Up in the attic some people with children were already hidden behind the beam. Mother, Miriam, Monik and I quickly crawled in and pushed the cut-out log back in place; Fruma remained outside to make sure it was even with the rest of the beam, then left. We crawled as far back as we could, all the way to where the slanting roof met the floor, and waited in silence. For a long time it was very quiet and then we heard the sound of heavy footsteps coming up the stairs, then the sound of someone in the attic, walking slowly, coming closer. Mother held my little brother tightly. No one moved. I held my breath. Would the soldier see the cut in the beam? He didn’t, and soon he was gone. For a long while we lay still and listened but no one else came to the attic. Slowly and quietly, we began moving from our cramped positions. I was able to look through the narrow space between the roof and the floor. I could see the gate and the area around it, a truck covered in dark green canvas inside the gate and a man in uniform standing at the back of the truck, facing a woman with a kerchief on her head who held a young child in her arms.

The soldier took hold of the child but the woman wouldn’t let go; she made as if to go in the truck with her child, but the man shoved her hard and wrenched the child from her and put the child in the back of the truck. That’s what I saw; that’s what I remember.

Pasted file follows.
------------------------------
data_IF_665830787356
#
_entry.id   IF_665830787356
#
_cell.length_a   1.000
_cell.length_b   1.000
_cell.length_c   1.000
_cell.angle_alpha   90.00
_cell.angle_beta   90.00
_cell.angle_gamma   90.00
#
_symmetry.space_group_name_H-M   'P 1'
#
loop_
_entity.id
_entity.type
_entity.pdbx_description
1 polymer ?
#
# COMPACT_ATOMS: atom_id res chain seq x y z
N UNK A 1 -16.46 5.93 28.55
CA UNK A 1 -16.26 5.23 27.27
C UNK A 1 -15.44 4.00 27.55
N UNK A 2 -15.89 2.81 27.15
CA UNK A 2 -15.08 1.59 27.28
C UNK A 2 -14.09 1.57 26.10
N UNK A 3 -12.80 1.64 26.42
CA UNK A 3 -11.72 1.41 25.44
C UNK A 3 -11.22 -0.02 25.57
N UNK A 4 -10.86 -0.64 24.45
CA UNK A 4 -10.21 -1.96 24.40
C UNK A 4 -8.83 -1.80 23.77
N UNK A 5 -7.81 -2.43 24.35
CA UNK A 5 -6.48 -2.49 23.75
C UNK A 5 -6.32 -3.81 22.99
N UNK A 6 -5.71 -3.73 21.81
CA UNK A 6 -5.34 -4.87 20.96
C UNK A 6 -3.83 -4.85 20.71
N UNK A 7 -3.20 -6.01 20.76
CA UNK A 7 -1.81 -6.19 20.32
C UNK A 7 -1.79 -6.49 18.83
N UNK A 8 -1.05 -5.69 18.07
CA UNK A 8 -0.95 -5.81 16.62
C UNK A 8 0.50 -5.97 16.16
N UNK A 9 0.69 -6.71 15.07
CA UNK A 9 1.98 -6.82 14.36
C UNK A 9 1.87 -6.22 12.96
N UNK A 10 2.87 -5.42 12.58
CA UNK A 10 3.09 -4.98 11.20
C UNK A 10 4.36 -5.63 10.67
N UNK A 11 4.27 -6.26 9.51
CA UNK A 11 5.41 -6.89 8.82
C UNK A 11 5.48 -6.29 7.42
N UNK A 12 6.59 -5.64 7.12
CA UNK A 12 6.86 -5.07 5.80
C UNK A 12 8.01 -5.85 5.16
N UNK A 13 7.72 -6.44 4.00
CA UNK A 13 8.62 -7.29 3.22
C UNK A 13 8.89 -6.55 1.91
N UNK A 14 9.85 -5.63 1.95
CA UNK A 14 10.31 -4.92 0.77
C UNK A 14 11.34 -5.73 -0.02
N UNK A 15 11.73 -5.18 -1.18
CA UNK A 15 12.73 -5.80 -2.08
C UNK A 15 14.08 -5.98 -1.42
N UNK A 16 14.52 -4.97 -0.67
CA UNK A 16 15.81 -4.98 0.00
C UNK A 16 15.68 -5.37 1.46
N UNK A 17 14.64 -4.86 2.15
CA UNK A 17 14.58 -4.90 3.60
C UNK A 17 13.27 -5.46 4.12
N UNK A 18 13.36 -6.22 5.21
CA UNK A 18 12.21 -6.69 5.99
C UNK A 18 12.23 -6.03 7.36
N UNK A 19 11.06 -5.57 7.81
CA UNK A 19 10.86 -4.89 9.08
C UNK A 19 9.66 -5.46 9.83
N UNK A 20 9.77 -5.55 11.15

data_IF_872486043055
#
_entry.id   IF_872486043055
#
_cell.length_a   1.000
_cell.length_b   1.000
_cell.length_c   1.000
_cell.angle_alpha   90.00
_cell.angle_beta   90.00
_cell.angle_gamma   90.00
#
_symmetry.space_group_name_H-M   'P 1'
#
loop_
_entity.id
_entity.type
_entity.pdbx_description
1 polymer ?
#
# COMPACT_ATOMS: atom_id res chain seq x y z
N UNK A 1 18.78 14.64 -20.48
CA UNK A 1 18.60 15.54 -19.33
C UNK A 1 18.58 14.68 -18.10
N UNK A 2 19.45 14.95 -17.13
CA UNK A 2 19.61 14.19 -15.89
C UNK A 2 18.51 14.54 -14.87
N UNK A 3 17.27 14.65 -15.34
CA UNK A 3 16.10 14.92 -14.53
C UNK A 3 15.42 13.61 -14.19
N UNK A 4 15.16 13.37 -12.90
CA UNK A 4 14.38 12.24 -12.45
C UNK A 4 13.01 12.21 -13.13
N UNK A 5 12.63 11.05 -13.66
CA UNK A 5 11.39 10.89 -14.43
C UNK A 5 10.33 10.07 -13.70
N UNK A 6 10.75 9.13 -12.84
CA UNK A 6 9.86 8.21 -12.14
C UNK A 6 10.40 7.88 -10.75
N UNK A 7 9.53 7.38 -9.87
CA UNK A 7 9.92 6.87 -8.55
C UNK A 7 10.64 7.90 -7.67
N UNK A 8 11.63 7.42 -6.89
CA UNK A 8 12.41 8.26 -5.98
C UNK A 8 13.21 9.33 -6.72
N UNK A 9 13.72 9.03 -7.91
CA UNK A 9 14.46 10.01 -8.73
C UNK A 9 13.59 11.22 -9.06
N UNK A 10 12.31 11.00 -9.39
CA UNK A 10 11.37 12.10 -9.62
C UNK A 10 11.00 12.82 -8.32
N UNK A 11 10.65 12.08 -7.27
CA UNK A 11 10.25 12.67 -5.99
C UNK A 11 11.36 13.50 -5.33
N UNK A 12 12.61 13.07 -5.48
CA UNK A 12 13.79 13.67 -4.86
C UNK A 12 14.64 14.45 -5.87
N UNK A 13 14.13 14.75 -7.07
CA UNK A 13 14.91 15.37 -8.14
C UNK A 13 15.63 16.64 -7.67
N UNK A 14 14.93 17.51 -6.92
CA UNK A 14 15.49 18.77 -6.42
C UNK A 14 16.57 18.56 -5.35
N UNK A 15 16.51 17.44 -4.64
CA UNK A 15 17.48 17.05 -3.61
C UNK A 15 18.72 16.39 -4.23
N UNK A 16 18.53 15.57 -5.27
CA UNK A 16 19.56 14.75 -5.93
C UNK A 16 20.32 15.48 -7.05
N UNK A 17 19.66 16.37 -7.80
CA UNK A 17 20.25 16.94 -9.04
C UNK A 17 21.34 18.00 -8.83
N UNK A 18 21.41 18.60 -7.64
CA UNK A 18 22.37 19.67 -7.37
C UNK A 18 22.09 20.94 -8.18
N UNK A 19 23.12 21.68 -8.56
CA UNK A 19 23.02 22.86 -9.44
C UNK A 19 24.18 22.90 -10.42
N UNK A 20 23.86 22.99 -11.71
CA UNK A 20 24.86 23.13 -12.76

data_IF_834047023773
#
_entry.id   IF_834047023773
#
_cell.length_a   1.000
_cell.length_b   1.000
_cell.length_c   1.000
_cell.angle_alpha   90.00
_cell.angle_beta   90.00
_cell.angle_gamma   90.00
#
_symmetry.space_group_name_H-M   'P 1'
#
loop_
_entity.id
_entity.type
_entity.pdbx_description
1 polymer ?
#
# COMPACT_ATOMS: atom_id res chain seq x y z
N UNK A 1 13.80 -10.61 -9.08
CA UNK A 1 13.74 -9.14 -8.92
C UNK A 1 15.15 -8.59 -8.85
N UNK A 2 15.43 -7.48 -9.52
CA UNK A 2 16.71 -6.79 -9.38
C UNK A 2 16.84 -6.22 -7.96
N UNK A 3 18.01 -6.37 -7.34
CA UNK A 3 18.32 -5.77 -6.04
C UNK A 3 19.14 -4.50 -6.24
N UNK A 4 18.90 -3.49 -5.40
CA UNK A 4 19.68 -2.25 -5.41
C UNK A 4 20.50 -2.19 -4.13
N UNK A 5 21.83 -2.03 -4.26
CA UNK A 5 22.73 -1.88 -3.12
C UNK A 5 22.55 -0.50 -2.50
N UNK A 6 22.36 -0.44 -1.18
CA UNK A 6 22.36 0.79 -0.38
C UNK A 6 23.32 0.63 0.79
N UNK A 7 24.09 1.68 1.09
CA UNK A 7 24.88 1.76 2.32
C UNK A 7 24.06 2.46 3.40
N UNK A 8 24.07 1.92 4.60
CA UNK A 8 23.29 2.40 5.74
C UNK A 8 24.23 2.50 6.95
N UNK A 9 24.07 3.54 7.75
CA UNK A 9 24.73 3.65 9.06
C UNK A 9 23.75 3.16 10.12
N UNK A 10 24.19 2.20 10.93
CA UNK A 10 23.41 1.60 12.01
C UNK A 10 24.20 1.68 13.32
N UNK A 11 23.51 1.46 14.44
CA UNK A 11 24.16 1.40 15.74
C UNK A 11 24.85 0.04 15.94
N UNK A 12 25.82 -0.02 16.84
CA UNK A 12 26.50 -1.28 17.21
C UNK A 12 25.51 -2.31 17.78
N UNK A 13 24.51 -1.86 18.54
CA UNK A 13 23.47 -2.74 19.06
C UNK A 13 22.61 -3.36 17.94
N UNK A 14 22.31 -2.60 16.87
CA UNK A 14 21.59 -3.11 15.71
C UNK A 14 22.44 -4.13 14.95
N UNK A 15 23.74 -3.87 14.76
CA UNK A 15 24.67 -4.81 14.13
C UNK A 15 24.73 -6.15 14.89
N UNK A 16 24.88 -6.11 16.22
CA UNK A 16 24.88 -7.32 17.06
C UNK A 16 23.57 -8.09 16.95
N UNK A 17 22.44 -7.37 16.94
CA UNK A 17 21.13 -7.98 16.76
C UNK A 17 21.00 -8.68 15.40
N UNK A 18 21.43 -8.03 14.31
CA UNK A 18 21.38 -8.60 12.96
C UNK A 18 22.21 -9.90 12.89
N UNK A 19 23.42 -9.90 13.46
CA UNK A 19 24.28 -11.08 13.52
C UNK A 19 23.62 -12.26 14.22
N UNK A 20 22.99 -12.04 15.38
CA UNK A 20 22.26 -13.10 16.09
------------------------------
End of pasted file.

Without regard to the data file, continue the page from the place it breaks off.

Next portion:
How many Jewish children did they take to be destroyed, their worth unknown? The boy on the landing might have been a great painter. But I never saw him again.

Sur les traces du passé

L’Aktion des enfants et la liquidation

Nous Ă©tions Ă  la fin du mois de mars 1944. C’est par une journĂ©e froide, claire et ensoleillĂ©e, au dĂ©but du printemps, le temps du renouveau, que les SS sont venus prendre les enfants. Ceux qui ont survĂ©cu au camp connaissent cet Ă©vĂ©nement sous son nom allemand : Die Kinderaktion. Ce mot semble avoir une connotation si bienveillante, comme « jardin d’enfants » ou « jeu d’enfants ». Mais en ce jour ensoleillĂ©, c’est pour massacrer les petits que les SS sont venus. Pourquoi ? Parce qu’ils n’étaient d’aucune utilitĂ© Ă  l’effort de guerre allemand. Il fallait nourrir ces enfants, mais ils ne produisaient rien en retour.

Nous n’avions pas Ă©tĂ© avertis, mais dĂšs que l’opĂ©ration a dĂ©butĂ©, la rumeur s’est rĂ©pandue comme un feu de forĂȘt. Les mĂšres et les pĂšres se sont prĂ©cipitĂ©s pour trouver des endroits oĂč cacher leurs enfants. Ma mĂšre connaissait quelqu’un qui avait construit une cachette et nous avons couru pour nous y abriter, mais il n’y avait plus de place.

On entendait le fracas en bas – les nazis fouillaient le moindre recoin. Que faire ? OĂč se cacher ? Nous nous tenions dans le couloir tandis que les gens passaient devant nous en courant. Ma mĂšre serrait fort Monik dans ses bras, et Miriam s’accrochait Ă  la jupe de Fruma. J’ai alors rĂ©vĂ©lĂ© Ă  ma mĂšre et Ă  Fruma l’existence de notre cachette au grenier et nous nous sommes aussitĂŽt dirigĂ©s vers la cage d’escalier, puis nous avons gravi les marches. Il y avait du monde. Certains filaient vers le grenier, d’autres en descendaient.